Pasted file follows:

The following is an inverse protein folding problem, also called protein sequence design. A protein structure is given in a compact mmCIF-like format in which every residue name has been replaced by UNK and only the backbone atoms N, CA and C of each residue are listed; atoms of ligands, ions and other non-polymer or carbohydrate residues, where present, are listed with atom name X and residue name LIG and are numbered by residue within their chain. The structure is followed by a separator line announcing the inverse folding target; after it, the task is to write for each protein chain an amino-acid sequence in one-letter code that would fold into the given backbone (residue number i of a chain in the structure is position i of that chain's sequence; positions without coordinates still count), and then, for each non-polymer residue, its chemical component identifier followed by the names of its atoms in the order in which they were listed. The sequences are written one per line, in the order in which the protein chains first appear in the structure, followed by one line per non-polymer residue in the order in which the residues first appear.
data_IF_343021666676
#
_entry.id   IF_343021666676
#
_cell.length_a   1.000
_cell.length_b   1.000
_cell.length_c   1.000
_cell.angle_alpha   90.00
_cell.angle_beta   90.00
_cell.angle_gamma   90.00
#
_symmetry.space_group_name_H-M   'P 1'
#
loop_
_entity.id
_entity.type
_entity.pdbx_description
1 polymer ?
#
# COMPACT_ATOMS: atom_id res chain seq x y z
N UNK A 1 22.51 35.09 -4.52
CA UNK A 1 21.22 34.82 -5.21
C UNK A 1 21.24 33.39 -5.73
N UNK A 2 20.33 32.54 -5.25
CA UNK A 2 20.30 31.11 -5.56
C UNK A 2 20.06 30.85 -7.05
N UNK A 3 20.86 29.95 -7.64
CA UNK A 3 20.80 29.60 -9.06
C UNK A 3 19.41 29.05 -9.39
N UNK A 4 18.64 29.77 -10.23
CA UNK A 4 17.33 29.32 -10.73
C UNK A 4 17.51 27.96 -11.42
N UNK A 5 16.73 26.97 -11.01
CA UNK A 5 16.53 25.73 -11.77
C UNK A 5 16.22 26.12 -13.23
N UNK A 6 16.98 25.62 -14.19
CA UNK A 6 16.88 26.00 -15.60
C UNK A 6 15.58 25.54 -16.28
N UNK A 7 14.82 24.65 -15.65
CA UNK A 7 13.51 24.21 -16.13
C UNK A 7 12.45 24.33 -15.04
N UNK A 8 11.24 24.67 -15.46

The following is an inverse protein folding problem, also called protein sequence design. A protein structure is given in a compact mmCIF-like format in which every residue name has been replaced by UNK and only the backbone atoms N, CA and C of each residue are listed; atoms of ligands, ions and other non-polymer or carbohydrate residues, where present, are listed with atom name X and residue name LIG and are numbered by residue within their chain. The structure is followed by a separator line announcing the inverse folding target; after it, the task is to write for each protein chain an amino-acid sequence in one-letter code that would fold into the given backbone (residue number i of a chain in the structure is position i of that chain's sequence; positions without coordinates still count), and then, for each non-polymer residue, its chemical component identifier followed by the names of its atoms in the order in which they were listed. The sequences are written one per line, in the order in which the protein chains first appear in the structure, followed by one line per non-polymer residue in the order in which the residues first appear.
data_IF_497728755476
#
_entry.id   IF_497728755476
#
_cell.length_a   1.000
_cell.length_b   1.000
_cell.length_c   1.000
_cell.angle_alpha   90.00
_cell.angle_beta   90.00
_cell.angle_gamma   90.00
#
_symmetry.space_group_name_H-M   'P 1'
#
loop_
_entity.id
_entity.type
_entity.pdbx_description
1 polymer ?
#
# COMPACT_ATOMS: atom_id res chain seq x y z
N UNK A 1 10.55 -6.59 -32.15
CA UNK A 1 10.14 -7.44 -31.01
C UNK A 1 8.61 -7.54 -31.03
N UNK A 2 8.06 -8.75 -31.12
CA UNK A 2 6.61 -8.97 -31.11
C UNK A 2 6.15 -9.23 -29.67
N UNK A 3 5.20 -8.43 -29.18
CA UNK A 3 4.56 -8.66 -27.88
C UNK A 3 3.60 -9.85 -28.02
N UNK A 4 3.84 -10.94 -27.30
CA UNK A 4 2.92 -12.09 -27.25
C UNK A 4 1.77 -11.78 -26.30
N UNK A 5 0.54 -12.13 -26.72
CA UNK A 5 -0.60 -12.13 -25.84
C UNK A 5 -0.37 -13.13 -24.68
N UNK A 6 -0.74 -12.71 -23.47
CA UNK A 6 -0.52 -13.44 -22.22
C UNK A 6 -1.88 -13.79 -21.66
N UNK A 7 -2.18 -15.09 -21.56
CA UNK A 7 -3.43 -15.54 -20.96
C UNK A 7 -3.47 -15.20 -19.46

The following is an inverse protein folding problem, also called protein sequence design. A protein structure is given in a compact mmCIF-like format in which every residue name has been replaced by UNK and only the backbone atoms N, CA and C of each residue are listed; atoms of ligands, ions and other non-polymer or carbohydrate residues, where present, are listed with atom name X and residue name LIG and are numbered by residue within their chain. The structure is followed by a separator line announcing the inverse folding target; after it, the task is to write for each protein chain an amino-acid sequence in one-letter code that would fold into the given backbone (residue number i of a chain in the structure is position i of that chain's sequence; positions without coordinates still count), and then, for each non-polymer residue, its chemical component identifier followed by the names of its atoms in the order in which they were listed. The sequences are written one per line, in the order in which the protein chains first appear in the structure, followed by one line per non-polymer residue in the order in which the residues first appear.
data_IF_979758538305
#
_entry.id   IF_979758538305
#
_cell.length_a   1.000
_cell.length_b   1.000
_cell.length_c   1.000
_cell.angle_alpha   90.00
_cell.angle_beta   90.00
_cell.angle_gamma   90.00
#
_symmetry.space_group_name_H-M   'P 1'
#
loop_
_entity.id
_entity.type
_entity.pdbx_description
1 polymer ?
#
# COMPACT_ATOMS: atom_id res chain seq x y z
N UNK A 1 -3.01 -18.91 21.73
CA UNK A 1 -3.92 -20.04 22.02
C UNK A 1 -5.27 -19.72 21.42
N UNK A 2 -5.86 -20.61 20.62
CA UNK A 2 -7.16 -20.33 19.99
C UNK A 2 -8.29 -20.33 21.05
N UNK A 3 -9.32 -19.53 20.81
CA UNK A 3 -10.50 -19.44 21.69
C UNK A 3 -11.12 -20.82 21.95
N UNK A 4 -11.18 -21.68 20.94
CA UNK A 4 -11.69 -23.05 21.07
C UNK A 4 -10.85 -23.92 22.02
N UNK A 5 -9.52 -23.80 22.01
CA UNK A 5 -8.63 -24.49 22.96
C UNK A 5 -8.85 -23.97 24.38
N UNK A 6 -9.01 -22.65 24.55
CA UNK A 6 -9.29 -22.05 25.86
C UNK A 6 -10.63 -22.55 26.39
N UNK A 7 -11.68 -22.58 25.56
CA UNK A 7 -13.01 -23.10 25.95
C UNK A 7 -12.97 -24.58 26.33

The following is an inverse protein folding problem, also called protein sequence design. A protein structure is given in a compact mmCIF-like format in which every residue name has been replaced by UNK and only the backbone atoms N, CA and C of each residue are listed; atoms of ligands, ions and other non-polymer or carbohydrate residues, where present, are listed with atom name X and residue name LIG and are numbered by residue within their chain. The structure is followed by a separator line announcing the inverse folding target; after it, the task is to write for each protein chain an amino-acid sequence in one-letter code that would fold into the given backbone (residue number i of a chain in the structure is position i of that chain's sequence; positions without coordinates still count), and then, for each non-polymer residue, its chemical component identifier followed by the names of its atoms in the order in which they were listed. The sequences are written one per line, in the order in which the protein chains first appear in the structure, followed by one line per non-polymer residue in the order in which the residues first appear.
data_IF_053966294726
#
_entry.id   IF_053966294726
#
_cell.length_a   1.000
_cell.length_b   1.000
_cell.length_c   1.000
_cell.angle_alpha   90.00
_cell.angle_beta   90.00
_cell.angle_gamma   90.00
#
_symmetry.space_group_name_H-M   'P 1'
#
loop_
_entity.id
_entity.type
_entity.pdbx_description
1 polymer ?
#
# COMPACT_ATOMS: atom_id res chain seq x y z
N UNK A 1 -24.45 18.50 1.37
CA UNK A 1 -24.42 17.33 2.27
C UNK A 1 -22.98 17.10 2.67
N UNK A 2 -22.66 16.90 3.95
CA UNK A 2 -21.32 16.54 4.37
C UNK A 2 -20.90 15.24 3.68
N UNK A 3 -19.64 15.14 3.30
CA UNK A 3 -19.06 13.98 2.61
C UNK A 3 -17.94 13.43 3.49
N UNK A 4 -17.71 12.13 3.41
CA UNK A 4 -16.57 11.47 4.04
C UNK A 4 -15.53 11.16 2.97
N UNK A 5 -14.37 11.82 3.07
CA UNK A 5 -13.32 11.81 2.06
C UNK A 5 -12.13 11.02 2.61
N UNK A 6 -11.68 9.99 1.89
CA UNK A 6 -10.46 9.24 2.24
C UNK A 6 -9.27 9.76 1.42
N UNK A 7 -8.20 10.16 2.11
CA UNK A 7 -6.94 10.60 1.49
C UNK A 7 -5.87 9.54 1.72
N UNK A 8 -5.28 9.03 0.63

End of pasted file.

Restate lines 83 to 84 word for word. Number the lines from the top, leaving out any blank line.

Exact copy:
N UNK A 7 -2.18 -15.09 -21.56
CA UNK A 7 -3.43 -15.54 -20.96